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New figures show dog theft is on the rise
The Staffordshire bull terrier was the most stolen breed in 2018.
Staffies, crossbreeds and chihuahuas most commonly-stolen breeds

The number of dogs stolen in the UK has risen for the fourth year in a row, according to new research.

Figures published by Direct Line Pet Insurance show there were 1,959 dogs stolen in 2018 - 80 more than in the previous year and the equivalent of around five every day.

The Staffordshire bull terrier was the most stolen breed in 2018, with 88 reported thefts over the year. This was followed by crossbreeds like Labradoodles and puggles (53) and Chihuahuas (52).

Breeds that have fallen in popularity amongst thieves include huskies, which have seen an 88 per cent reduction in thefts. Springer spaniels and rottweilers have also seen a decrease, with just five and one reported theft respectively.

“It is heart-breaking to see there are still so many dogs stolen each year and the numbers are continuing to rise. Dogs are a huge part of the family, so it causes real distress and trauma when they are stolen,” said Eva Sandstra-Bennett, head of pet insurance at Direct Line.

“Unfortunately, the popularity of designer dog breeds and flat faced dogs means they are highly desirable for thieves, as they are easily identifiable and can be sold on for thousands of pounds. Owners of these breeds should be particularly vigilant and aware of situations that make it easier for thieves. This can include leaving them locked in cars, tied up outside a shop or allowing them off the lead out of sight.”

The Metropolitan Police Service recorded the highest number of dog thefts in 2018 (304) - a 30 per cent increase on 2017. West Yorkshire Police (179) reported the second highest number of stolen dogs while Greater Manchester Police (161) was third.

The figures also show that the number of stolen dogs being returned to their owners is falling. Just 17 per cent of stolen dogs were returned to their owners in 2018, which is 25 per cent less than in 2017.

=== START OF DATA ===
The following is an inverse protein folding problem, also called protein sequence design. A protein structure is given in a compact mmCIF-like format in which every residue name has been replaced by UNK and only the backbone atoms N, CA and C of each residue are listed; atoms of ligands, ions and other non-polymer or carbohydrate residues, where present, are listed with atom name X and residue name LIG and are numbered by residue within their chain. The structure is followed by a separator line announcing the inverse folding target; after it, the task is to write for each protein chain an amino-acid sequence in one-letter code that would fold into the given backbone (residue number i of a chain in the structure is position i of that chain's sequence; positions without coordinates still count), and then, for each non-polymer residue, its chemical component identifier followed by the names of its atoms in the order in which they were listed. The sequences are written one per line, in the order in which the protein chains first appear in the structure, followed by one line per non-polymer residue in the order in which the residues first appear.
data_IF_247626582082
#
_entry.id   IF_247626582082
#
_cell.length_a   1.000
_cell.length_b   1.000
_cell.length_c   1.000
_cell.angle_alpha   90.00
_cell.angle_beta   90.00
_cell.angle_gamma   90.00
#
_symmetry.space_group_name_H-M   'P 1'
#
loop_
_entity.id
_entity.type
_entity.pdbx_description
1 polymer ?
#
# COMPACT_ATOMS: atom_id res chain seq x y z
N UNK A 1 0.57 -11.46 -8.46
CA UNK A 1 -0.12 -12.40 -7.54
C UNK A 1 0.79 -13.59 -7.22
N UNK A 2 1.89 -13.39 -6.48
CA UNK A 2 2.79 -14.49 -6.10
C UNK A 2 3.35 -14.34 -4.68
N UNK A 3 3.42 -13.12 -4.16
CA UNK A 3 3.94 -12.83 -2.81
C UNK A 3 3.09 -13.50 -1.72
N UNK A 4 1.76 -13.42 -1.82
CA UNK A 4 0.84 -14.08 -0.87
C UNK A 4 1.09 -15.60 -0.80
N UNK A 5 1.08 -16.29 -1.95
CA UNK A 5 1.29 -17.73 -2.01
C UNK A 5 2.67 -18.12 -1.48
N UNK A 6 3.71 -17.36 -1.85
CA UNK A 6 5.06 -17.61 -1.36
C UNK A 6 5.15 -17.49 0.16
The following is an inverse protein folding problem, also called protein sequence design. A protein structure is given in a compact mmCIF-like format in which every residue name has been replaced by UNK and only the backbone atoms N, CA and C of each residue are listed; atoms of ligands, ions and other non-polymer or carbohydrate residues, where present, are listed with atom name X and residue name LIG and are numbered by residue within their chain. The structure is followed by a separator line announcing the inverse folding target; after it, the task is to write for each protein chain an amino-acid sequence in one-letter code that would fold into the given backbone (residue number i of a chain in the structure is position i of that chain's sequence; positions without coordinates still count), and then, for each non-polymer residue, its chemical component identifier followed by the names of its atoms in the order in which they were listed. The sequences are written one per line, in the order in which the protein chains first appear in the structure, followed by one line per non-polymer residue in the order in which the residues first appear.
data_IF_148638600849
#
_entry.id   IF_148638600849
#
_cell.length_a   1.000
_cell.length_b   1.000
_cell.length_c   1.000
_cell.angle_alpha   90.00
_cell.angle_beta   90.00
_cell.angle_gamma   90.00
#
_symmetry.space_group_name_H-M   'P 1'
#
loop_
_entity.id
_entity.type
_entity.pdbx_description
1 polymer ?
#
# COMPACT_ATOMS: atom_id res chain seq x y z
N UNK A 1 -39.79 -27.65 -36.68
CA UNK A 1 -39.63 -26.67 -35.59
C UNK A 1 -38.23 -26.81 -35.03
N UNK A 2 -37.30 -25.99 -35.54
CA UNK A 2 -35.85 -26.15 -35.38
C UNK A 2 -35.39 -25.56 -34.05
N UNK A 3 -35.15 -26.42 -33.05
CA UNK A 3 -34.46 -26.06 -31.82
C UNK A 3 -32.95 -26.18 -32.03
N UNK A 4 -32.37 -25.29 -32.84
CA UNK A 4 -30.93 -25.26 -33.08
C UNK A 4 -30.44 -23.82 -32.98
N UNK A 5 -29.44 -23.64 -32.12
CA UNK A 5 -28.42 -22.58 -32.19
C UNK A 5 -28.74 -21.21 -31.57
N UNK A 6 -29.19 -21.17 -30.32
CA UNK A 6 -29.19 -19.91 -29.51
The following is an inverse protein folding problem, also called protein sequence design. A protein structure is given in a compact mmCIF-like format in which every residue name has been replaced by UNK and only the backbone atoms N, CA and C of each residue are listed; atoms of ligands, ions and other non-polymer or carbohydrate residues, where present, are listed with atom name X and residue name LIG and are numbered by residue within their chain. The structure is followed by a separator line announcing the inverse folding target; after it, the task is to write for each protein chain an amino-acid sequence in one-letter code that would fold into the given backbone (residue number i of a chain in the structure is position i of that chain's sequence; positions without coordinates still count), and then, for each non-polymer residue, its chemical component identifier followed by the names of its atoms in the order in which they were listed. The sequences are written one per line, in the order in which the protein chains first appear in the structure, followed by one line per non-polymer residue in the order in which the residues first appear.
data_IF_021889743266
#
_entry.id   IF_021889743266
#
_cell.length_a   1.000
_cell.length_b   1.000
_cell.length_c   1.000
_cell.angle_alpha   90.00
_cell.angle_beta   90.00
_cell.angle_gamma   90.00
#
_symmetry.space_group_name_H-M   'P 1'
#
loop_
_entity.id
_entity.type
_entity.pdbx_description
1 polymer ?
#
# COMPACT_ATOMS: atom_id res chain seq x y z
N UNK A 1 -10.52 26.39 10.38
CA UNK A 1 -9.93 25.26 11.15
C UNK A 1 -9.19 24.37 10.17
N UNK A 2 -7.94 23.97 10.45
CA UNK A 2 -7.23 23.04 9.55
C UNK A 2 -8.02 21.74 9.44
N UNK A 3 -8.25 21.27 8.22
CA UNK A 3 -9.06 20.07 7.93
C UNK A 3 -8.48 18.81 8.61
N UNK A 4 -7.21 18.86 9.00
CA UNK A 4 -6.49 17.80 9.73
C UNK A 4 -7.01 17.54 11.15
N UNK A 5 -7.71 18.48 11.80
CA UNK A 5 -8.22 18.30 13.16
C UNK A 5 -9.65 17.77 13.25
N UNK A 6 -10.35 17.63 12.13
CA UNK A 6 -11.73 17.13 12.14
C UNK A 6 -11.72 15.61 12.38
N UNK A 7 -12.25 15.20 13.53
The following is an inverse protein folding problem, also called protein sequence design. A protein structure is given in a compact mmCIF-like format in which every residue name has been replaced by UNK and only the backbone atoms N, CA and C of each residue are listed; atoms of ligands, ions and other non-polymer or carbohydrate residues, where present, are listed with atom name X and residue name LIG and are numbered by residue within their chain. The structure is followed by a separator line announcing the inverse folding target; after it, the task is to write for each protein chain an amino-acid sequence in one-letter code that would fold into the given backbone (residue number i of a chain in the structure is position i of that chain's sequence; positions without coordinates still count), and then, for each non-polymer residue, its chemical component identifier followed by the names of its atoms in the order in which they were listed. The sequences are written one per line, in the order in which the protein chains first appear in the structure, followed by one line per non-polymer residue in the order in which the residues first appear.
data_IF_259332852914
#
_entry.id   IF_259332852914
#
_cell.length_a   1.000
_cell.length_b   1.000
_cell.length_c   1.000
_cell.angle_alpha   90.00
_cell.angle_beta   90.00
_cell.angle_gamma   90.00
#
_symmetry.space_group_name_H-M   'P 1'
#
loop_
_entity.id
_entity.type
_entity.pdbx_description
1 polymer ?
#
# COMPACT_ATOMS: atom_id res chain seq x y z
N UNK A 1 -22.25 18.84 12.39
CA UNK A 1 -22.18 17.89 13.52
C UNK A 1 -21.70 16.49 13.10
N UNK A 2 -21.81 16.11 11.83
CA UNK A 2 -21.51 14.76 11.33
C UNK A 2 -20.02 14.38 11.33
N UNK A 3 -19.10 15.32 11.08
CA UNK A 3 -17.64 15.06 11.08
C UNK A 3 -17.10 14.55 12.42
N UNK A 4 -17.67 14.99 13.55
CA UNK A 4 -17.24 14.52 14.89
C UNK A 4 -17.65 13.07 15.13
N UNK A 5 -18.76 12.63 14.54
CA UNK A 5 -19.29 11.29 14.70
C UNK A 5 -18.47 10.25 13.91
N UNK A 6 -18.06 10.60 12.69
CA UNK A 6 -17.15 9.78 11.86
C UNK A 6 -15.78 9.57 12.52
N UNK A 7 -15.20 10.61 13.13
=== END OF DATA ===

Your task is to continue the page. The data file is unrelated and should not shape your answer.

Eva continued: “Unfortunately, while the number of dogs stolen is rising, the number returned is also falling; meaning owners are increasingly unlikely to be reunited with their beloved pet. If the worst does happen and a dog is stolen, owners should report it to the police immediately and start spreading the word among their local community.

“Online communities are also vital, as is sharing photos of the pet on social media. Owners should also ensure that their pet is microchipped, and the contact details are up to date so if they are taken to a vet’s surgery, the vet will have the right ownership details.”

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 Has someone in your practice team gone above and beyond to make your workplace a positive one during the coronavirus pandemic? Then why not nominate them for a 2020 Practice Wellbeing Star!

The joint RCVS Mind Matters Initiative/SPVS Practice Wellbeing Star nominations recognise individuals who have held up morale during a time when practices are facing unprecedented staffing and financial issues.

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The day-long conference saw more than 360 veterinary professionals mix activity sessions with personal development CPD, all hosted within a virtual conference platform. Now, with more than 500 minutes of CPD available, the resource is being re-opened to allow full access to the session recordings until May 2021.

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